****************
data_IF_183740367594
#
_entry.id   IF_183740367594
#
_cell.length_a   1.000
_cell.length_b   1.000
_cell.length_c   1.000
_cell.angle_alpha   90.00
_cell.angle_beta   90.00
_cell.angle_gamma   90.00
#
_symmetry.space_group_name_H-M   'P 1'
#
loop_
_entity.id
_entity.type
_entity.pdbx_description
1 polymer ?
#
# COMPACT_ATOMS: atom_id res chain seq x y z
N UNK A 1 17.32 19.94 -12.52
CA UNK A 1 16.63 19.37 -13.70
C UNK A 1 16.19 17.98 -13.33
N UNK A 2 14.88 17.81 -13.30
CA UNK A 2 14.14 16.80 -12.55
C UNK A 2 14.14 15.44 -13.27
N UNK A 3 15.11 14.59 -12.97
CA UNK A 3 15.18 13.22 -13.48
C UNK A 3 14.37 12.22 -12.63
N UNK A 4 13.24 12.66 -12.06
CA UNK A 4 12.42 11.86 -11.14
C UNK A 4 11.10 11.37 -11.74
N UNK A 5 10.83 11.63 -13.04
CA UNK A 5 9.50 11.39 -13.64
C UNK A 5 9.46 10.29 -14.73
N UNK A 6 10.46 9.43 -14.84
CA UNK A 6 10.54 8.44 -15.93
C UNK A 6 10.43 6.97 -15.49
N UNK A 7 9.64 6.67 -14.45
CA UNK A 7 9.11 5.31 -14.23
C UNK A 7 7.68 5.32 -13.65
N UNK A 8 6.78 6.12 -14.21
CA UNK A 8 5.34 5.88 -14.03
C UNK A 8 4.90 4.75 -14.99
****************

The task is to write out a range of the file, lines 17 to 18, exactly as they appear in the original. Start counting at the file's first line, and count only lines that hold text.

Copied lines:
_entity.pdbx_description
1 polymer ?